XBRL study reveals fees are not oppressive for emerging growth companies

Nothing about this study surprised Team Vintage. We’ve delivered intelligent value to our clients since the initiation of XBRL. It has NOT been easy – as the SEC mandate (hopes & desires) was a little ahead of the technology… however the reporting industry is all caught up.

This point is why so many of us “filing agents” are puzzled by how Congress allowed itself to be intimidated by lobbyists to chisel transparency back into stone tablets i.e. PDFs and a la’ carte spreadsheets. (Here’s my rant on THAT) I assume they are working from outdated data.

In a professional non-rant manner, XBRL US and the American Institute of CPAs (AICPA) recently surveyed XBRL filing agents and received cost practices for 1,299 small public companies: $75 million or less in market capitalization.


From the AICPA:

Our survey showed that 69% of the companies paid $10,000 or less on an annual basis for fully outsourced creation and filing solutions of their XBRL filings. Meanwhile, 18% of the companies paid annual costs of between $10,000 to $20,000 for their full service outsourced solutions. Only 8% of companies paid more than $25,000 in annual costs. No company’s annual cost exceeded $50,000.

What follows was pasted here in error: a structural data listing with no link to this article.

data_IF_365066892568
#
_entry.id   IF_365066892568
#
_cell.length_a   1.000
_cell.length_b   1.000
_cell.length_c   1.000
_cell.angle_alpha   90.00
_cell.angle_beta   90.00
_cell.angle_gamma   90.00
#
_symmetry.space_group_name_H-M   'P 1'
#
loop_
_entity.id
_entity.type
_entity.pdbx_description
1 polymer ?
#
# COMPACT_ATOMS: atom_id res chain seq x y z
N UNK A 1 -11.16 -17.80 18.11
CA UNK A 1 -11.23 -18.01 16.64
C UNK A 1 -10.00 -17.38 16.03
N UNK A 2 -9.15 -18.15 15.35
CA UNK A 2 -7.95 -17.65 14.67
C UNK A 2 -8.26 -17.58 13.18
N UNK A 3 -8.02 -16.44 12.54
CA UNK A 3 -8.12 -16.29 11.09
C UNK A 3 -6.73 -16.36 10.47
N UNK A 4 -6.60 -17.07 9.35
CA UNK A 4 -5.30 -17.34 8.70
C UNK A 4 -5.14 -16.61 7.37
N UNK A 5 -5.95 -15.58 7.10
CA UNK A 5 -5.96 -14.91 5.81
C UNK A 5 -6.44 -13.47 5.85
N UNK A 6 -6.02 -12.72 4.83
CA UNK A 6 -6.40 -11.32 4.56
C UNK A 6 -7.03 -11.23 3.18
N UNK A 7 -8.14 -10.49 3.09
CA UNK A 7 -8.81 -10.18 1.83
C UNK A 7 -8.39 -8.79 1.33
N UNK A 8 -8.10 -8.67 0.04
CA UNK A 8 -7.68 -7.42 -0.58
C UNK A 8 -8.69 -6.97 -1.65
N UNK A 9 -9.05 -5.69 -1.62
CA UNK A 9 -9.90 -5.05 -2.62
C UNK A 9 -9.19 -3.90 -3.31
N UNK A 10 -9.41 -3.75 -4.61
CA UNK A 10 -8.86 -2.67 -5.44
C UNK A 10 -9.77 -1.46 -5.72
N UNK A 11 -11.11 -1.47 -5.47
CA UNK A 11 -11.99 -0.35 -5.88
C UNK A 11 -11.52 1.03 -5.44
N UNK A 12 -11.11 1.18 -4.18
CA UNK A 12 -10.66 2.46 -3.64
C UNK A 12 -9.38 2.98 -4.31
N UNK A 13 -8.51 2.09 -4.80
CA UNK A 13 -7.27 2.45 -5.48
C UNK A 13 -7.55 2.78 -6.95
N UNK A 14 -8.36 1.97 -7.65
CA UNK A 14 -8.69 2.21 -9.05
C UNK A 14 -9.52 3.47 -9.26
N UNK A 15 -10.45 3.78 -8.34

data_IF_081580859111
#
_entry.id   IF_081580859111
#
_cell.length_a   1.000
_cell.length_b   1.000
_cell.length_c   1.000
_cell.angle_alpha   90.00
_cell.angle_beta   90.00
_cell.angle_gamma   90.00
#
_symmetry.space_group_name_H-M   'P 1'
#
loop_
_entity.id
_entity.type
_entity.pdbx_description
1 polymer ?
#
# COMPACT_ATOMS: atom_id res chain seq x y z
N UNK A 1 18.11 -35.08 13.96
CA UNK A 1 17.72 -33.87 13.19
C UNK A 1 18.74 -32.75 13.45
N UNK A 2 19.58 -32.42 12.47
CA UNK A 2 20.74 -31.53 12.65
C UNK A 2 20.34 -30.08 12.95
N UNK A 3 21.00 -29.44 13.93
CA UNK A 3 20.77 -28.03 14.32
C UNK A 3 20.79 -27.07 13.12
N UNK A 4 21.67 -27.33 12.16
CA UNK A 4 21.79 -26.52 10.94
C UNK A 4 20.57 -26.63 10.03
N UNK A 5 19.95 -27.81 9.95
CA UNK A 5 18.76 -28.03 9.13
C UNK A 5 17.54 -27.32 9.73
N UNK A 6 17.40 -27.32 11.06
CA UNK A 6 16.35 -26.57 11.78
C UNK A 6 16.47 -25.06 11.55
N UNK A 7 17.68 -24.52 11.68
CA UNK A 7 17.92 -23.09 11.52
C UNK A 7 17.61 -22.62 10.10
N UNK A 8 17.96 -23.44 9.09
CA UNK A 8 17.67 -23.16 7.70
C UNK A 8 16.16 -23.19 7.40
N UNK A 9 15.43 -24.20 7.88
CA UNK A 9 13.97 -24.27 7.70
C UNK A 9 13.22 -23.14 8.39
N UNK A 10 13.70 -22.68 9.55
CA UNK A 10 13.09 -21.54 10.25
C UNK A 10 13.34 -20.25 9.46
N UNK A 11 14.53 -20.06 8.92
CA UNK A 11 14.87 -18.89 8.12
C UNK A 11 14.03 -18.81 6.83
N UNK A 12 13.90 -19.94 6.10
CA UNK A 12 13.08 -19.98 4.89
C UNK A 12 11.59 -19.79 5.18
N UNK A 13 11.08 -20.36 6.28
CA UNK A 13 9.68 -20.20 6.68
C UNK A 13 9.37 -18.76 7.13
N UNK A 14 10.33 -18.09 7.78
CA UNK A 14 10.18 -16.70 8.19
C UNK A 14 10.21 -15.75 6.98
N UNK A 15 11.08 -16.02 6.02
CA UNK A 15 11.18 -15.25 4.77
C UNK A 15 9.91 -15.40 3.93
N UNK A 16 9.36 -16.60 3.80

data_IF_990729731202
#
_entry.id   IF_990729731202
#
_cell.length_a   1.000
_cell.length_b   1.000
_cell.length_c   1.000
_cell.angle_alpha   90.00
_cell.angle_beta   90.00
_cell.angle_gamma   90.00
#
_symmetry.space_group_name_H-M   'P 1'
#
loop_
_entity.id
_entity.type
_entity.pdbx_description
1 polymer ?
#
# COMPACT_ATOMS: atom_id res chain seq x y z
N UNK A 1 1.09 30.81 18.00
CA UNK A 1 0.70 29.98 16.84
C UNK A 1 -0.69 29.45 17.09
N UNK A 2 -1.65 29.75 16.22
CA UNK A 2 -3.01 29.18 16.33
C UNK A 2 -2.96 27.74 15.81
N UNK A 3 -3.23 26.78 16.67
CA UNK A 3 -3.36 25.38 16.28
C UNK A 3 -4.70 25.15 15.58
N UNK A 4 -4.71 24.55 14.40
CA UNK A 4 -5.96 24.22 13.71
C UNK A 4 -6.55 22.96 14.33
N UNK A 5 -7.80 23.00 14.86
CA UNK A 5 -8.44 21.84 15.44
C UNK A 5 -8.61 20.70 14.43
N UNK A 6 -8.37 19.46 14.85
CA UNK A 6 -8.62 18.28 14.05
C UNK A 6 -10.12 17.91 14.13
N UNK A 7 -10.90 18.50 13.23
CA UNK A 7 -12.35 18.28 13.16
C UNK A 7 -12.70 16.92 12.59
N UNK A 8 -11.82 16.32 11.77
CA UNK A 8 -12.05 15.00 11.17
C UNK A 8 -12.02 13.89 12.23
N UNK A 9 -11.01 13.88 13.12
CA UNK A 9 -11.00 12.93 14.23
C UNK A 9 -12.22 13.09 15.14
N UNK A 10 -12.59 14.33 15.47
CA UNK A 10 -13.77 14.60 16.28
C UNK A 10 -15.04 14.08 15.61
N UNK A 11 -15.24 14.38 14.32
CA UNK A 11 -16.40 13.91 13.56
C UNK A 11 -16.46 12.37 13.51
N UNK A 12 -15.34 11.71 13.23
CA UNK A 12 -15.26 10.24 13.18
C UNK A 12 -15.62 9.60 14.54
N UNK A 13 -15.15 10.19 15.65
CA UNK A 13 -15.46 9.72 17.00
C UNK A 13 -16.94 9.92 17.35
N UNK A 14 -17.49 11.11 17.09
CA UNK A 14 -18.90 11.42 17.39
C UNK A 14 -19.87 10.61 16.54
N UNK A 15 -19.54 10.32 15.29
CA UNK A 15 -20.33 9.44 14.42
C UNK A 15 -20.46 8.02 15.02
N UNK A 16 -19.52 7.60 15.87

Through discussions with the vendors we found that companies that paid higher annual fees did so due to complexities in their financial statements and rush charges imposed given the many last minute changes to the filings (e.g., filing changes for an IPO).

Certainly, as we continually tell our clientbase, preparation and process is essential. From a pure Vintage support POV, our fleXBRL program is a dynamic solution: it can flex to exactly meet the demands per each unique client – regardless if it’s a 100% budget restraint or quarter-after-quarter deadline (internal process) challenge.

One clear fact has emerged: the SEC lost focus on XBRL for a while, but now Chairman White understands its importance. 

Have a great day.

One response to “XBRL study reveals fees are not oppressive for emerging growth companies

  1. Nice job, Brad.

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